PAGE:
Taiwan bulks up Taiping Island as China looks on
Taiwan News, Staff Writer
2014-05-26 06:18 PM
Taiwan is bulking up the infrastructure on its sole holding in the South China Sea, an isolated outpost that lies more than a thousand miles (1600km) from the southern tip of Taiwan in the Spratly Archipelago. Under construction is a US$100 million port capable of accommodating vessels up to 3,000 tons, while nearby a 1,200-meter (3,940-foot) runway capable of handling C-130 transport planes is being improved.

Taiwan maintains a garrison of about a hundred coast guard and other support personnel on the island, which is called Taiping Island in Chinese and is also known as Itu Aba. Although little more than a speck in the long reaches of the hotly-contested South China Sea, Taiping sports the longer of the Spratly Archipelago’s two runways and has the only supply of fresh water in the area.

Work on the port is scheduled for completion by late next year or earlier, say officials from the Ministry of National Defense and the Ministry of Transportation. It replaces an existing wharf capable of handling only small vessels.

The other runway in the Spratlys is a strip being constructed on reclaimed land at Johnson South Reef by China, a development that is being strongly protested by the Philippines. The project, much more challenging than the Taiping Island runway as it is being carried out on an atoll rather than an island, will give China its first airstrip in the South China Sea.

Unlike other claimants of real estate in the South China Sea, Taiwan is very low-key about its presence in the Spratlys and its activities in the region. The government says the new port is not only intended as a demonstration of Taiwan’s sovereignty in the area, it will also serve to support a trade-dependent economy, offer shelter and rescue services to Taiwan’s deep-sea fishing fleet, and provide assistance as needed to agencies carrying out marine and mineral research nearby.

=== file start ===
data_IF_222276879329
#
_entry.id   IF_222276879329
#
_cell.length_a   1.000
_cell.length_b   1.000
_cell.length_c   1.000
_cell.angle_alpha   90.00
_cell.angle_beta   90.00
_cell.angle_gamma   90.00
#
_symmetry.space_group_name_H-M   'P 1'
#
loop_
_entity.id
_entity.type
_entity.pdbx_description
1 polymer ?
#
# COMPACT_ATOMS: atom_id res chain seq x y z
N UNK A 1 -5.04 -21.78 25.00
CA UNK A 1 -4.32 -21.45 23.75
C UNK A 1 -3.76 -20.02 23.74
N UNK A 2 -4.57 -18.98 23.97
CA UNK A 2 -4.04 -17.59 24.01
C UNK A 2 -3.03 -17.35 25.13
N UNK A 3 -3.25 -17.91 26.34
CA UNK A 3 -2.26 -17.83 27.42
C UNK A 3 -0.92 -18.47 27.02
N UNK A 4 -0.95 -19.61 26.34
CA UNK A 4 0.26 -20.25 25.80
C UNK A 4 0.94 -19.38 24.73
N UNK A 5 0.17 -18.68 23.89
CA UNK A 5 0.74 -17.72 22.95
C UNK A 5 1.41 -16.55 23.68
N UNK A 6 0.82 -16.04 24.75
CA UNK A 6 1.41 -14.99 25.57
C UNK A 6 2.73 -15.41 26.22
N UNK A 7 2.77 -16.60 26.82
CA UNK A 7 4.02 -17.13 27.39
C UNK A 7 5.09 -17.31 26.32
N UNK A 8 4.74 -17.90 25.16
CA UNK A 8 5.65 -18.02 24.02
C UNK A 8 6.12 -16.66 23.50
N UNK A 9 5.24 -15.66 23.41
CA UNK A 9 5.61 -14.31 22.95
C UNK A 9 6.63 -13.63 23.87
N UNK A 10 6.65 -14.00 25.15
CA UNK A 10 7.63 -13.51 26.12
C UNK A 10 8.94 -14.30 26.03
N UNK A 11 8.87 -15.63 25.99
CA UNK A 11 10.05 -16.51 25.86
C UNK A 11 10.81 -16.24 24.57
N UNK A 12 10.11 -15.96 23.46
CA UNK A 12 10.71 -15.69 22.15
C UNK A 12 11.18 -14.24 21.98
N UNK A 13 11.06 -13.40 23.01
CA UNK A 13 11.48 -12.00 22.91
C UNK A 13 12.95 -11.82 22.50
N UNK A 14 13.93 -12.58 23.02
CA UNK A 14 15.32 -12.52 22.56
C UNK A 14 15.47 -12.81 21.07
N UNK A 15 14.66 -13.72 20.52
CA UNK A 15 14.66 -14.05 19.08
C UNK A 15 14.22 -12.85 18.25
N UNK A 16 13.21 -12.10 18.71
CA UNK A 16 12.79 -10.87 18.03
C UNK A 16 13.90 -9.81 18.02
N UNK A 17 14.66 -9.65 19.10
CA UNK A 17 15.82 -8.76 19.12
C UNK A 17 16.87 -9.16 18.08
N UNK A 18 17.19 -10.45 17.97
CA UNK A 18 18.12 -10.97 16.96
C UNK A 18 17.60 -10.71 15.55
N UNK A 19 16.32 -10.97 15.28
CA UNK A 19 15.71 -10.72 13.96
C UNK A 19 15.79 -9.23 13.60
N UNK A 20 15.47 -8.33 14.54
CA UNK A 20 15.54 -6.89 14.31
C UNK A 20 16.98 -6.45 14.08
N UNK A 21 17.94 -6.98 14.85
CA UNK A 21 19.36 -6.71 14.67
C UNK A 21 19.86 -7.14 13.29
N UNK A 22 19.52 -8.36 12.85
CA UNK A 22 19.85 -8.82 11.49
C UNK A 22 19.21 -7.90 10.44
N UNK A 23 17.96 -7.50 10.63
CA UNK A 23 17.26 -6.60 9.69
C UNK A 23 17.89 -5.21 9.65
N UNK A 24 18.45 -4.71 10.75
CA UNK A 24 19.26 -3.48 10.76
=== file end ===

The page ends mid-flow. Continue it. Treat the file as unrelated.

China has been uncharacteristically quiet about Taiwan’s activities on Taiping, which military analysts say is because Beijing views Taiwan as a part of China – by extension meaning that any improvements made on the Spratly Archipelago island would accrue to China if it should ever take over Taiwan.

"Taipei knows it is the only claimant that (China) will not bother, so it is free to upgrade its facilities on Taiping without fear of criticism from China," notes Denny Roy, a senior fellow at the Hawaii-based East-West Center think tank. "China would protect Taiwan's garrisons if necessary."

As Zhang Zhexin, a research fellow on Taiwan issues at the Shanghai Institute for International Studies says, Beijing has no problem with Taiwan developing Taiping Island. "Taiwan itself is Chinese territory anyway," says Zhang.

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